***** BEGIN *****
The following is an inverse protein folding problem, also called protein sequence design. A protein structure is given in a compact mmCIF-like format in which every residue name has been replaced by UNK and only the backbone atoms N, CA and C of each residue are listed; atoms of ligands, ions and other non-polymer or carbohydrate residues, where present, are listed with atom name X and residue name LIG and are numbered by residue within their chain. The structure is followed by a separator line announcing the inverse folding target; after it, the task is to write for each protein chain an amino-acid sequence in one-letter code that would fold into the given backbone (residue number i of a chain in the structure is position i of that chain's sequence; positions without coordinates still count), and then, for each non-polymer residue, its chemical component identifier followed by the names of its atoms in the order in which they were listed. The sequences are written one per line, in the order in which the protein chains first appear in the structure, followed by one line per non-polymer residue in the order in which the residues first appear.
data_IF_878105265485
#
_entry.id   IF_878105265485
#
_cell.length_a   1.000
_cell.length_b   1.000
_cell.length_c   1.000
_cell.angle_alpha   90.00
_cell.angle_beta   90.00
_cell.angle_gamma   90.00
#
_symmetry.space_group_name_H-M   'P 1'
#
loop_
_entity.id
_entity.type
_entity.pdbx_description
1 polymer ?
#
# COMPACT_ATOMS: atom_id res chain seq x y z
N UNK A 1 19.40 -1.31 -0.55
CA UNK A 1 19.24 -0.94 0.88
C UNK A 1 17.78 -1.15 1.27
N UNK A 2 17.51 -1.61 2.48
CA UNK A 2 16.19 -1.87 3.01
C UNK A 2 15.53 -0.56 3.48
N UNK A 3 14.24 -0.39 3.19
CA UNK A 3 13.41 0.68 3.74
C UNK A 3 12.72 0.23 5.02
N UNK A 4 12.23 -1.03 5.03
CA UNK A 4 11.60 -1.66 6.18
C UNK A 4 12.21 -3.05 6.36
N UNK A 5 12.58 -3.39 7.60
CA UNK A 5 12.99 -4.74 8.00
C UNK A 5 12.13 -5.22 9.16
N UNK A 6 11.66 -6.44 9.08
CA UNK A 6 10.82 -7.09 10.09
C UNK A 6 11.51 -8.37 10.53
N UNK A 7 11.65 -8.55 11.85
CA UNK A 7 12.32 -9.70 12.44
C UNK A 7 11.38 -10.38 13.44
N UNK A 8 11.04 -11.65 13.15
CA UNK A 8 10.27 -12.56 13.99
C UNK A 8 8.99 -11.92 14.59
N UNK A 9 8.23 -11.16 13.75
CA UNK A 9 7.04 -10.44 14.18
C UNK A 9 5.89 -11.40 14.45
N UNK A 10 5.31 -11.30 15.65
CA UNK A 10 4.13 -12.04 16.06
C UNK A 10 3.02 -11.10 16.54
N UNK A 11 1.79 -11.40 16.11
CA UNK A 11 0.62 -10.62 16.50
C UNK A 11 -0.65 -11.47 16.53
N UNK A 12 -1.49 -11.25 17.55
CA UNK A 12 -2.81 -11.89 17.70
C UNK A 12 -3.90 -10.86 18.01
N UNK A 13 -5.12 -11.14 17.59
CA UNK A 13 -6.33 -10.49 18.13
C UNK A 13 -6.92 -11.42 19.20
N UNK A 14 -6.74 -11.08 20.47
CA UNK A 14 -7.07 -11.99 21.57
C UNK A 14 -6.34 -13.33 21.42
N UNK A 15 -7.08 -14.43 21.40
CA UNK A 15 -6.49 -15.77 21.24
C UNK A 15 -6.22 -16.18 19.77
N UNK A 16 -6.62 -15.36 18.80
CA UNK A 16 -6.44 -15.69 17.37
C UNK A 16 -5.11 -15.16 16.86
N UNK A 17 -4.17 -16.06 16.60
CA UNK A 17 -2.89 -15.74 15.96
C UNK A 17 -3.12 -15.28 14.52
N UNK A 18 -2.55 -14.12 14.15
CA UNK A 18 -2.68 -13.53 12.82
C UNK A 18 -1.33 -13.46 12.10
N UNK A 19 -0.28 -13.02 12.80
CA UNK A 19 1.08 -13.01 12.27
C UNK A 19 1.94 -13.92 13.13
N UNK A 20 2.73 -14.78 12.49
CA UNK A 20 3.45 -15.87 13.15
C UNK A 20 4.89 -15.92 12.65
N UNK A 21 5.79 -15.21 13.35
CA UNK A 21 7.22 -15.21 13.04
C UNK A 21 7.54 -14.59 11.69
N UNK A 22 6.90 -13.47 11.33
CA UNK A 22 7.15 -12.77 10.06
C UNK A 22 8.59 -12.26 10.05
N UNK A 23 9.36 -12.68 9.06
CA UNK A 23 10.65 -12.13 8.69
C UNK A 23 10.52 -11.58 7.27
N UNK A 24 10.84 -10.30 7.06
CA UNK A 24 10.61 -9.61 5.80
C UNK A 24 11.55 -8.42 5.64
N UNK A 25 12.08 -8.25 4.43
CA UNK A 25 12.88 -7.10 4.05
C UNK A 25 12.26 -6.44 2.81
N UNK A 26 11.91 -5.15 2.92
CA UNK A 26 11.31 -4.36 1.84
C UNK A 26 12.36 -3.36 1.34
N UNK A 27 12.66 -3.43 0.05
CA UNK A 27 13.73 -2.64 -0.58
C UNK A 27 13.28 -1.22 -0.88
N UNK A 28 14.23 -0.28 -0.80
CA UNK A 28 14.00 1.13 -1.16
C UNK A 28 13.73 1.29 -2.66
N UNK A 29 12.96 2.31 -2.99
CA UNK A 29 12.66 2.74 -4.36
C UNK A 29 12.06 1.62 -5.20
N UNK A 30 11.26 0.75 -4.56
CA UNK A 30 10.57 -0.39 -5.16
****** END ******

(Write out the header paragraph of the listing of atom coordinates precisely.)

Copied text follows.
The following is an inverse protein folding problem, also called protein sequence design. A protein structure is given in a compact mmCIF-like format in which every residue name has been replaced by UNK and only the backbone atoms N, CA and C of each residue are listed; atoms of ligands, ions and other non-polymer or carbohydrate residues, where present, are listed with atom name X and residue name LIG and are numbered by residue within their chain. The structure is followed by a separator line announcing the inverse folding target; after it, the task is to write for each protein chain an amino-acid sequence in one-letter code that would fold into the given backbone (residue number i of a chain in the structure is position i of that chain's sequence; positions without coordinates still count), and then, for each non-polymer residue, its chemical component identifier followed by the names of its atoms in the order in which they were listed. The sequences are written one per line, in the order in which the protein chains first appear in the structure, followed by one line per non-polymer residue in the order in which the residues first appear.